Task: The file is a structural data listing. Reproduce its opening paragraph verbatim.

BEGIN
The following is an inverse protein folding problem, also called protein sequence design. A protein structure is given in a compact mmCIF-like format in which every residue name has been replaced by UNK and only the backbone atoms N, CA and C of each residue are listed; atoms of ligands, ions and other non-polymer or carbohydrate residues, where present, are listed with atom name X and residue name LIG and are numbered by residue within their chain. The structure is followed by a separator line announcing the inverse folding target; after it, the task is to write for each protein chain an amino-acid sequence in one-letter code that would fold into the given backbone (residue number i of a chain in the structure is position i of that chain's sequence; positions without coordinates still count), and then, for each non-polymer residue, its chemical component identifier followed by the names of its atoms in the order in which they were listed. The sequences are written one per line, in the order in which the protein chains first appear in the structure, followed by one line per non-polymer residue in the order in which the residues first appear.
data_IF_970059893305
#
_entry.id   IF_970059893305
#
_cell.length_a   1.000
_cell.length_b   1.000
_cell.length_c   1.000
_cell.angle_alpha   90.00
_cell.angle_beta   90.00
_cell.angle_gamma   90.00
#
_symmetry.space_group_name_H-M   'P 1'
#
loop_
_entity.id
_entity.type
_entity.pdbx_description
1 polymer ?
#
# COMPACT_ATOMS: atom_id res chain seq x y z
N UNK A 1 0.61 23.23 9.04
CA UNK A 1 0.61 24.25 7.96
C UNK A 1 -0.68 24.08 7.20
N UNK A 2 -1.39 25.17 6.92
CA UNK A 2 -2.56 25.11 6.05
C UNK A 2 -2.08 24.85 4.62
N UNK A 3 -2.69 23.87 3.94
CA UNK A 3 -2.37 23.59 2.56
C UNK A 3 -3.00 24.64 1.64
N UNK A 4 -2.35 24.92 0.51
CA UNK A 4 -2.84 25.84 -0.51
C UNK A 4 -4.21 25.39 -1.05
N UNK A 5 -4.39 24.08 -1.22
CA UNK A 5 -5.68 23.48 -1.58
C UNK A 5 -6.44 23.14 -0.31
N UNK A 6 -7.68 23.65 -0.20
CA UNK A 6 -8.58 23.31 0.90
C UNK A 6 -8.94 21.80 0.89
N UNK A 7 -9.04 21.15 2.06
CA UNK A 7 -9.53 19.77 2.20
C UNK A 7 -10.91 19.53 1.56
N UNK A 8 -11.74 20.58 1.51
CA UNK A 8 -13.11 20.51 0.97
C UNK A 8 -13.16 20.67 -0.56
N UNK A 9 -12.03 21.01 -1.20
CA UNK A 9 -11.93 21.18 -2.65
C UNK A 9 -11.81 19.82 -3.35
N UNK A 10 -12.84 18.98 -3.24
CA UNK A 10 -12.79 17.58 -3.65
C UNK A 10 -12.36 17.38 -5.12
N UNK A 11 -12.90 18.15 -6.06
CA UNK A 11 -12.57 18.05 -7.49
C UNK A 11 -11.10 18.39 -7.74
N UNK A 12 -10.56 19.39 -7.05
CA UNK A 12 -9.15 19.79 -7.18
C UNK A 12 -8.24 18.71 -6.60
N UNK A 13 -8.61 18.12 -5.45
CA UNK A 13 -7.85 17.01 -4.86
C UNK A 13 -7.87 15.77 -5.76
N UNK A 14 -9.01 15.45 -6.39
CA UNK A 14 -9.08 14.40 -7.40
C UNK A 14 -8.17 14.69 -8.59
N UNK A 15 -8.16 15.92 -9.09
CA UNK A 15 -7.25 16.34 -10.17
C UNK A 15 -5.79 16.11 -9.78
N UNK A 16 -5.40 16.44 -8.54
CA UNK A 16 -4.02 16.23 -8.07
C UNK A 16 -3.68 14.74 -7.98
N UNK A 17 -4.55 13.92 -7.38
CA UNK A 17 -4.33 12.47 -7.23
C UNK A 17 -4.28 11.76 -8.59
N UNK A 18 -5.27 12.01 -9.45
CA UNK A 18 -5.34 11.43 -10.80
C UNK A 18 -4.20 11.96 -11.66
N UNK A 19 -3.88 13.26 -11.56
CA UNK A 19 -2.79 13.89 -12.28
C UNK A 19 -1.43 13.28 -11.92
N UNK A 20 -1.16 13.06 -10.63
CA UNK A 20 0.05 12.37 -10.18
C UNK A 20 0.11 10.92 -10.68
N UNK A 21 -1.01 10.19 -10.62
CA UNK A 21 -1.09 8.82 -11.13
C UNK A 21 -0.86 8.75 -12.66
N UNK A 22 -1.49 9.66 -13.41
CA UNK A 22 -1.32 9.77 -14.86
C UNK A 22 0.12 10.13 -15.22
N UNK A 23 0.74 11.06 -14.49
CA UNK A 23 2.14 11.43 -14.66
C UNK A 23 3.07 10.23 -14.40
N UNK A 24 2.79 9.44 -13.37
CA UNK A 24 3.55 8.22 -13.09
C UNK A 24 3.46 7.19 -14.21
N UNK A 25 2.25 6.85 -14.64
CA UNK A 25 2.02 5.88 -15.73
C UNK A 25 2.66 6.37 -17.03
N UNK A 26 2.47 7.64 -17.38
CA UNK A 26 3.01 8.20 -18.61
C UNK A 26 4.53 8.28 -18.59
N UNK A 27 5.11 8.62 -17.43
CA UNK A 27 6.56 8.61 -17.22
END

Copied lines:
The following is an inverse protein folding problem, also called protein sequence design. A protein structure is given in a compact mmCIF-like format in which every residue name has been replaced by UNK and only the backbone atoms N, CA and C of each residue are listed; atoms of ligands, ions and other non-polymer or carbohydrate residues, where present, are listed with atom name X and residue name LIG and are numbered by residue within their chain. The structure is followed by a separator line announcing the inverse folding target; after it, the task is to write for each protein chain an amino-acid sequence in one-letter code that would fold into the given backbone (residue number i of a chain in the structure is position i of that chain's sequence; positions without coordinates still count), and then, for each non-polymer residue, its chemical component identifier followed by the names of its atoms in the order in which they were listed. The sequences are written one per line, in the order in which the protein chains first appear in the structure, followed by one line per non-polymer residue in the order in which the residues first appear.